Assuntos
Infecções por Coronavirus/epidemiologia , Infecções por Coronavirus/psicologia , Disseminação de Informação , Comportamento de Busca de Informação , Sistemas On-Line , Pandemias , Pneumonia Viral/epidemiologia , Pneumonia Viral/psicologia , Mídias Sociais , Apoio Social , Grupo com Ancestrais do Continente Asiático , China/epidemiologia , Surtos de Doenças , Emergências/psicologia , Humanos , Saúde Pública
18.
Mayo Clin Proc ; 95(11): 2370-2381, 2020 11.
Artigo em Inglês | MEDLINE | ID: mdl-33164756

RESUMO

OBJECTIVE: To evaluate whether a digital surveillance model using Google Trends is feasible for obtaining accurate data on coronavirus disease 2019 and whether accurate predictions can be made regarding new cases. METHODS: Data on total and daily new cases in each US state were collected from January 22, 2020, to April 6, 2020. Information regarding 10 keywords was collected from Google Trends, and correlation analyses were performed for individual states as well as for the United States overall. RESULTS: Among the 10 keywords analyzed from Google Trends, face mask, Lysol, and COVID stimulus check had the strongest correlations when looking at the United States as a whole, with R values of 0.88, 0.82, and 0.79, respectively. Lag and lead Pearson correlations were assessed for every state and all 10 keywords from 16 days before the first case in each state to 16 days after the first case. Strong correlations were seen up to 16 days prior to the first reported cases in some states. CONCLUSION: This study documents the feasibility of syndromic surveillance of internet search terms to monitor new infectious diseases such as coronavirus disease 2019. This information could enable better preparation and planning of health care systems.


Assuntos
Informação de Saúde ao Consumidor , Infecções por Coronavirus/epidemiologia , Comportamento de Busca de Informação , Internet/tendências , Pneumonia Viral/epidemiologia , Vigilância em Saúde Pública/métodos , Ferramenta de Busca/tendências , Betacoronavirus , Humanos , Pandemias , Estados Unidos/epidemiologia
19.
Nutrients ; 12(10)2020 Oct 12.
Artigo em Inglês | MEDLINE | ID: mdl-33053656

RESUMO

The severe acute respiratory syndrome coronavirus (SARS-CoV)-2 disease (COVID)-19 is having profound effects on the global economy and food trade. Limited data are available on how this pandemic is affecting our dietary and lifestyle-related behaviors at the global level. Google Trends was used to obtain worldwide relative search volumes (RSVs) covering a timeframe from before the COVID-19 pandemic 1 June 2019 to 27 April 2020. Spearman's rank-order correlation coefficients were used to measure relationships between daily confirmed cases and aforementioned RSVs between 31 December 2019 and 15 April 2020. RSV curves showed increased interest in multiple keywords related to dietary and lifestyle behaviors during the COVID-19 lockdown period in March and April 2020. Spearman's correlation analysis showed that the strongest variables in each keyword category were (1) food security (food shortage: r = 0.749, food bank: r = 0.660, and free food: r = 0.555; all p < 0.001), (2) dietary behaviors (delivery: r = 0.780, restaurant: r = -0.731, take-away: r = 0.731, and food-delivery: r = 0.693; all p < 0.001), (3) outdoor-related behaviors (resort: r = -0.922, hotel: r = -0.913, cinema: r = -0.844, park: r = -0.827, fitness: r = -0.817, gym: r = -0.811; plant: r = 0.749, sunbathing: r = 0.668, and online: r = 0.670; all p < 0.001), and (4) immune-related nutrients/herbs/foods (vitamin C: r = 0.802, vitamin A: r = 0.780, zinc: r = 0.781, immune: r = 0.739, vitamin E: r = 0.707, garlic: r = 0.667, omega-3 fatty acid: r = -0.633, vitamin D: r = 0.549, and turmeric: r = 0.545; all p < 0.001). Restricted movement has affected peoples' dietary and lifestyle behaviors as people tend to search for immune-boosting nutrients/herbs and have replaced outdoor activities with sedentary indoor behaviors.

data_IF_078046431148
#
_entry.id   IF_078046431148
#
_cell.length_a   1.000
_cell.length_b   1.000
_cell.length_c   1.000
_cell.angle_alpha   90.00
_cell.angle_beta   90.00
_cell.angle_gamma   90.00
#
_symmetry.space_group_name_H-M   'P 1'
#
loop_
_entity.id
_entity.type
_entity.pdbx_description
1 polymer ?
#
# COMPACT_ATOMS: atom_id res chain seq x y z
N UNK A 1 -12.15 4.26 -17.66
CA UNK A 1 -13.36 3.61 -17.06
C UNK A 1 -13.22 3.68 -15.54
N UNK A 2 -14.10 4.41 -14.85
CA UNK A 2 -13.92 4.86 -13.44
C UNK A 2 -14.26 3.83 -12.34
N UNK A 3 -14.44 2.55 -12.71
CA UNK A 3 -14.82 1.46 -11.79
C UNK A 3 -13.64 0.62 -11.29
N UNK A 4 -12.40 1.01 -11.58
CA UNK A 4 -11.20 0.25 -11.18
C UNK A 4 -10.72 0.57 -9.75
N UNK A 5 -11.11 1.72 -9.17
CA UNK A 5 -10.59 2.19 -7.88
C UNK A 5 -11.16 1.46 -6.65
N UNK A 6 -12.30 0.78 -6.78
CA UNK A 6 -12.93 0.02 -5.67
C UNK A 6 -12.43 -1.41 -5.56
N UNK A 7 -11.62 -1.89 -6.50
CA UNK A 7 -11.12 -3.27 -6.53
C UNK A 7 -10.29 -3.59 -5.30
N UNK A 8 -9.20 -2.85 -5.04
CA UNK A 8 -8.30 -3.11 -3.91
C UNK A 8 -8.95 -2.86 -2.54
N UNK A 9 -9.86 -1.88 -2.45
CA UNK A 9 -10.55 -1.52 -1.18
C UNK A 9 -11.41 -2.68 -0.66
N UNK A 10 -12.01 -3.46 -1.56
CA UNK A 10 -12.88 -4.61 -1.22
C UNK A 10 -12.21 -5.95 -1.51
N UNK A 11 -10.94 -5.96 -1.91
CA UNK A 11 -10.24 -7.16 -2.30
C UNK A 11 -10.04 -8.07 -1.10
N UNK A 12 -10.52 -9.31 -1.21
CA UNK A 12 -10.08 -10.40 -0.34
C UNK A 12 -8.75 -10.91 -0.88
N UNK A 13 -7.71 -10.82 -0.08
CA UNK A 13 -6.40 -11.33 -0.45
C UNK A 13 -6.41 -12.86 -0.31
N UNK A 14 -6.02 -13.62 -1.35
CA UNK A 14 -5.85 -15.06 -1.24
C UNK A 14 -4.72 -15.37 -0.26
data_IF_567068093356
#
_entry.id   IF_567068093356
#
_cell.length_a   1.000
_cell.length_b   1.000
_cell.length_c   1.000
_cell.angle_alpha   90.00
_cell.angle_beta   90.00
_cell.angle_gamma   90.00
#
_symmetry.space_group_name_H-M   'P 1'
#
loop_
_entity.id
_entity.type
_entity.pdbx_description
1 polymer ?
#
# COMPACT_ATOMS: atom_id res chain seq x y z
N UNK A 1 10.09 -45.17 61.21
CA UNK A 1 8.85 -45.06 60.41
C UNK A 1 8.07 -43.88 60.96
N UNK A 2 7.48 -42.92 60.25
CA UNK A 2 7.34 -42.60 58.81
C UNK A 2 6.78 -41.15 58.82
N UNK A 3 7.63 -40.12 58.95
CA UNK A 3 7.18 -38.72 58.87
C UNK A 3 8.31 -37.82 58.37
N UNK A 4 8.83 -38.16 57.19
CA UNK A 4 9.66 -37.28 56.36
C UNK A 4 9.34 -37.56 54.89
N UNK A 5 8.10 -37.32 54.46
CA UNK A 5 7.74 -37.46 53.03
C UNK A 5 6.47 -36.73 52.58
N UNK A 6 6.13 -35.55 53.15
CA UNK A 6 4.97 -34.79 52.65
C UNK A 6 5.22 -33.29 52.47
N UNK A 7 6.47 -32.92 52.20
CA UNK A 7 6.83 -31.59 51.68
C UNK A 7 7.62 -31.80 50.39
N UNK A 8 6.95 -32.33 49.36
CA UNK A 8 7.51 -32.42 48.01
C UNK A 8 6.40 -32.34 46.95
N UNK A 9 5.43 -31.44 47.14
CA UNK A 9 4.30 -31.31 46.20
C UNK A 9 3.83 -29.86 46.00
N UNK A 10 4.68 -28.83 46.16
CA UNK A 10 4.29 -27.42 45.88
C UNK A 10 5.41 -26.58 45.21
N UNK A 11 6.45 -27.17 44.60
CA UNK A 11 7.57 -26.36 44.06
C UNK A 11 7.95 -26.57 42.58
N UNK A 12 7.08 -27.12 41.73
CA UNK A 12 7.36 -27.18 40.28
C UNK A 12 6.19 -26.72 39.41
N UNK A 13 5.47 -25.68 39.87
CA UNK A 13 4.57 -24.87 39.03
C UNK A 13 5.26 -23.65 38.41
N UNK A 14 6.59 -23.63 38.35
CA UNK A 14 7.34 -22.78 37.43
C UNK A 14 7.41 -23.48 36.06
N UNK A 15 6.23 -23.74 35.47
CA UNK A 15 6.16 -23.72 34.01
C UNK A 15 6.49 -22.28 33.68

Assuntos
Infecções por Coronavirus , Dieta , Comportamento Alimentar , Abastecimento de Alimentos , Estilo de Vida , Pandemias , Pneumonia Viral , Isolamento Social , Betacoronavirus , Coronavirus , Infecções por Coronavirus/epidemiologia , Infecções por Coronavirus/imunologia , Infecções por Coronavirus/virologia , Curcuma , Ácidos Graxos Ômega-3 , Alho , Comportamentos Relacionados com a Saúde , Humanos , Comportamento de Busca de Informação , Nutrientes , Pneumonia Viral/epidemiologia , Pneumonia Viral/imunologia , Pneumonia Viral/virologia , Restaurantes , Ferramenta de Busca , Comportamento Sedentário , Síndrome Respiratória Aguda Grave , Oligoelementos , Vitaminas